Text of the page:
Frobisher archaeologists meet elders in Iqaluit
As priceless archaeological sites in Frobisher Bay are disappearing due to erosion, a team of archealogical experts met in Iqaluit this week to talk about these historic sites.
IQALUIT Erosion is carrying away archaeological evidence of Martin Frobisher’s voyages to Baffin Island, but Inuit elders in the area are keeping the knowledge of those expeditions alive.
Lucassie Nowdlak is a descendent of one of Frobisher’s crew members. He and his nephew, Inookie Adamie, are the only surviving members of his family and they are among the few Inuit who have carried on the oral history of the time their ancestors gazed out across the water to see Frobisher’s masted ships.
“I’m sure it was bewildering and frightening to see such strange people and I’m sure there was a bit of conflict that first time,” Adamie said during a weekend meeting in Iqaluit to discuss Frobisher’s voyages. “I’m assuming that. This is what I used to hear from the older people who carried on this oral knowledge.”
Nowdlak and Adamie, both born near Kodlunarn Island, have been an integral part of the research into Frobisher’s three voyages from 1576-78.
Researchers were in Iqaluit to report on their historical and archaeological findings in the Meta Incognita Peninsula, in southern Baffin Island.
Kodlunarn (an English corruption of the work “qallunaaq”) Island is located at the outer part of Frobisher Bay. It was the base of operations for the English explorer. Designated a national historic site in 1964, it’s the centre of most of the current research.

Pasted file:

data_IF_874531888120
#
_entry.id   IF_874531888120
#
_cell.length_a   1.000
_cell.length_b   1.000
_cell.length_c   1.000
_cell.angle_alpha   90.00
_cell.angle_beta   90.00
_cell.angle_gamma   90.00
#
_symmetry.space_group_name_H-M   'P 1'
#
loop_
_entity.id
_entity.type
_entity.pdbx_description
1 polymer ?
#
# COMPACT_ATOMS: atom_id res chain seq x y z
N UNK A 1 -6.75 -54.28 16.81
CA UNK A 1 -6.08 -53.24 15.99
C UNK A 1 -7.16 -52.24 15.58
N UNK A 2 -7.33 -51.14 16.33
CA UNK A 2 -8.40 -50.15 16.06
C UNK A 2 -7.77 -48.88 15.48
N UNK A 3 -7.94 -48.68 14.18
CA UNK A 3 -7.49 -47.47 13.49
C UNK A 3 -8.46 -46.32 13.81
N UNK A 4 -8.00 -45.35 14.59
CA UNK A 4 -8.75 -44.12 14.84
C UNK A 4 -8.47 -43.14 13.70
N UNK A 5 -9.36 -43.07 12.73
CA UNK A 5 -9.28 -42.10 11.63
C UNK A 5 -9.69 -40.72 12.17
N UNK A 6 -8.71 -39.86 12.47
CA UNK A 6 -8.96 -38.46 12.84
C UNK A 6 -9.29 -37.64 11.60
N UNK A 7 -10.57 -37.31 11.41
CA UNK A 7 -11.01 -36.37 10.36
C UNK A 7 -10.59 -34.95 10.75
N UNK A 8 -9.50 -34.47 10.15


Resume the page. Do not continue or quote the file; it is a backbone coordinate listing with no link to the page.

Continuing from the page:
“It seems recent, though it was a long time ago,” Nowdlak told those gathered at the parish hall. “My ancestors were around that area. They used to tell stories about what had happened. I know my mother was one of the children of those white people around that area.”
A race against time
William Fitzhugh of the Smithsonian Institute has been part of a team of national and international scholars and researchers who’ve been studying Frobisher’s voyages. The Smithsonian Institute carried out four years of research in the area, which Fitzhugh says is a race against time.
“This region on the outer part of Baffin Island is sinking,” Fitzhugh said. “The sea levels are rising. It makes archaeology in the outer bay more essential to learn about while it still exists because so much has been lost to erosion.”
For example, he said, there are no archaeological artifacts from visits by Dutch whalers in the 1600-1700s. Fitzhugh suggested a “little ice age” has erased that evidence.
“It’s a serious problem with the preservation of archaeological sites,” he added.
Professor Thomas Symons, co-founder of Trent University and a member of the Meta Incognita Project Steering Committee, has also been active in the research being carried out in the area.
“The Frobisher experience, that was so remarkable, has been so completely forgotten for centuries,” Symons said.
He said research into the Frobisher expeditions has cast light on studies into Elizabethan shipbuilding and navigation, intercultural relations, geography, cartography, mining and metallurgy, music and heritage conservation.
Historical site protection
As interest in the Meta Incognita Peninsula builds, the steering committee is examining ways to protect the historical sites. Members of the committee feel the preservation of the remaining archaeological sites should take precedence in a management plan. The committee is looking for suggestions from the public, as well as researchers, as it develops this plan.
The Canadian Museum of Civilization plans to publish two volumes detailing the work that has been carried out in the area. Reports dealing with archaeological and oral history will also be published.